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Tisha B’Av: Mourning, Memory and Meaning

08/06/2019 06:25:56 PM


This mid-summer holiday-that-is-not-a-holy-day, mourning a historical event to which we have difficulty relating, is among the least-observed date on the calendar in liberal Jewish communities. Perhaps the early rabbis felt its difficulties as well, and so added to this fast day commemorating the destruction of the First (586 BCE) and Second Temples (70 CE) in Jerusalem a cumulative list of disasters that have befallen the Jewish people, such as the edicts of expulsion from England in 1290 and Spain in 1492. They even added additional Biblical events, through the interpretive and inventive tools of midrash.

There are many details to the observances that precede, and follow, the ninth of the Jewish month of Av. Attention and rituals intensify on the first of the month, including Yom Kippur-like prohibitions. There are liturgical insertions and emendations, such as the reading of prophetic passages of comfort and vision on Shabbat morning, and the chanting of Lekha Dodi, the Kabbalat Shabbat hymn, in a mournful chant, in the week before.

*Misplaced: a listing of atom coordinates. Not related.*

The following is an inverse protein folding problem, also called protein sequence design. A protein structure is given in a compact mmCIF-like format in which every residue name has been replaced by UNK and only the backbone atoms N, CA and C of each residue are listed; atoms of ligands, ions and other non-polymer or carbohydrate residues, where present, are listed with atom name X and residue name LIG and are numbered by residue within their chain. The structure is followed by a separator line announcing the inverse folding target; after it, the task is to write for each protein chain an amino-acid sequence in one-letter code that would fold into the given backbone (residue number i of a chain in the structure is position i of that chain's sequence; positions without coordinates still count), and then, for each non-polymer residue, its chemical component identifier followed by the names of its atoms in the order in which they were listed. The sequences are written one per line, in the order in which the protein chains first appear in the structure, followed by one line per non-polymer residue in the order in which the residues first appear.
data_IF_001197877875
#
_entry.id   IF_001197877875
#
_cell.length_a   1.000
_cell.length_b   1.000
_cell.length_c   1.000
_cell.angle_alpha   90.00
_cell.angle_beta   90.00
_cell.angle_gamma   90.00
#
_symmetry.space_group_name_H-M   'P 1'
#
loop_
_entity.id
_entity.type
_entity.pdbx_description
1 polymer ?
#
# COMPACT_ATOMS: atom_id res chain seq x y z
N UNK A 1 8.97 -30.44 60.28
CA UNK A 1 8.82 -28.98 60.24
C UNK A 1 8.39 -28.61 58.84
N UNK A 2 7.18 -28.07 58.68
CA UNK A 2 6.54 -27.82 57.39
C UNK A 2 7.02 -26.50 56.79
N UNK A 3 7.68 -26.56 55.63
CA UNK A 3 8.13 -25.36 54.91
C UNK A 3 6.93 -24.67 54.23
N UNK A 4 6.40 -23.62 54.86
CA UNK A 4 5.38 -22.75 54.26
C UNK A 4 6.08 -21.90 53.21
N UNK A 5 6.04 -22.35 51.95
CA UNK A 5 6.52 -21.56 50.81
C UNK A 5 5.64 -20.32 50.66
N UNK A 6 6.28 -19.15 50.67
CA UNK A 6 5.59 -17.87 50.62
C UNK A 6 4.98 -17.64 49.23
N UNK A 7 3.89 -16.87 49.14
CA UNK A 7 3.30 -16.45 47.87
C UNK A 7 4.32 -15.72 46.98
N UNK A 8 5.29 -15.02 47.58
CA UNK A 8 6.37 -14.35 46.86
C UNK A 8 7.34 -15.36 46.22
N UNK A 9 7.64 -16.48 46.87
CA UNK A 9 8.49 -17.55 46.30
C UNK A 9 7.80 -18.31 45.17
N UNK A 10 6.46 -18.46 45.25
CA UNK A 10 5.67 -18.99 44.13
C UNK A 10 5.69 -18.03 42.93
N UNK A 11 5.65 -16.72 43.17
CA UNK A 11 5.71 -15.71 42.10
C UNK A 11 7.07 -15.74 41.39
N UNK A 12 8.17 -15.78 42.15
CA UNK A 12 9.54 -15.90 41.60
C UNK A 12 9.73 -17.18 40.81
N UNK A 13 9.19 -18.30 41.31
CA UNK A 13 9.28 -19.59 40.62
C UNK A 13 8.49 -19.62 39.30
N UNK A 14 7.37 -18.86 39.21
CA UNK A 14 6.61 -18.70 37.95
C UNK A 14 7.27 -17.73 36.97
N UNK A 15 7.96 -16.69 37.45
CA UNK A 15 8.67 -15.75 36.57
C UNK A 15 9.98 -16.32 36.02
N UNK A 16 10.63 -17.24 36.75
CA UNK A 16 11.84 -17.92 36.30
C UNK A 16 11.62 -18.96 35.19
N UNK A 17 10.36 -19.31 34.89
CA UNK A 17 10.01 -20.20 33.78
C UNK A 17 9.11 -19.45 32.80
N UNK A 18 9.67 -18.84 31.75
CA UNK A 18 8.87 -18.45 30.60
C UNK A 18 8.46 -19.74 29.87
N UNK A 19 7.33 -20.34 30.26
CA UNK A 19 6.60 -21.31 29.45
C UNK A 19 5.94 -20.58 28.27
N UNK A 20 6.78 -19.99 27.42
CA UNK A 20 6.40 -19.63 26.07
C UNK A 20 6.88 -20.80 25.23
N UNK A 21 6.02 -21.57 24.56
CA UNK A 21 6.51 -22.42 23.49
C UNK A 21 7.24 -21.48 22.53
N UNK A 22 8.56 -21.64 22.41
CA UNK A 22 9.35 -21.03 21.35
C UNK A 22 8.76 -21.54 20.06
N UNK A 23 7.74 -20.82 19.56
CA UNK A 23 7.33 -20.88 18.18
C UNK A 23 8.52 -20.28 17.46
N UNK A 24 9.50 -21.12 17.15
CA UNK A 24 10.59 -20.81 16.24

The day itself, also like Yom Kippur, brings a sundown-to-sundown fast, and the major synagogue service, unusually, occurs in the afternoon, or mincha, and included the wearing of tefillin (prayer phylacteries, usually worn only on weekday mornings. The morning service would include the chanting of Eikha, the book of Lamentations, which is also read the previous evening.

And many of these observances take on a heightened association with mourning in communities where participants sit on or close to the floor, or remove their shoes.

Still, even for those of us with the knowledge of, or experience with, the Jewish calendar’s details question the relevance of marking Tisha B’Av. Can we still make meaning from this date? In some ways, this query is no different for us than it has been for our ancestors, ancient and recent, nor is it relevant only to this date. Like all other sacred and secular dates we mark, we seek from them ways to punctuate time, to interrogate our lives and the epoch in which we find ourselves.

If viewing Tisha B’Av through a progressive and Reconstructionist lens gives context to the present, sheds light on the past, and prepares us for the future — including the forthcoming Days of Awe —ken yehi ratzon, so may it be. As the familiar-to-us verse from the book of Lamentations reads: “Return us to you, Holy One, and we shall return; renew our days as of old.” It’s all-ways a good time to begin.

— Rabbi Liz
Reposted from July 22, 2015

Thu, June 4 2020 12 Sivan 5780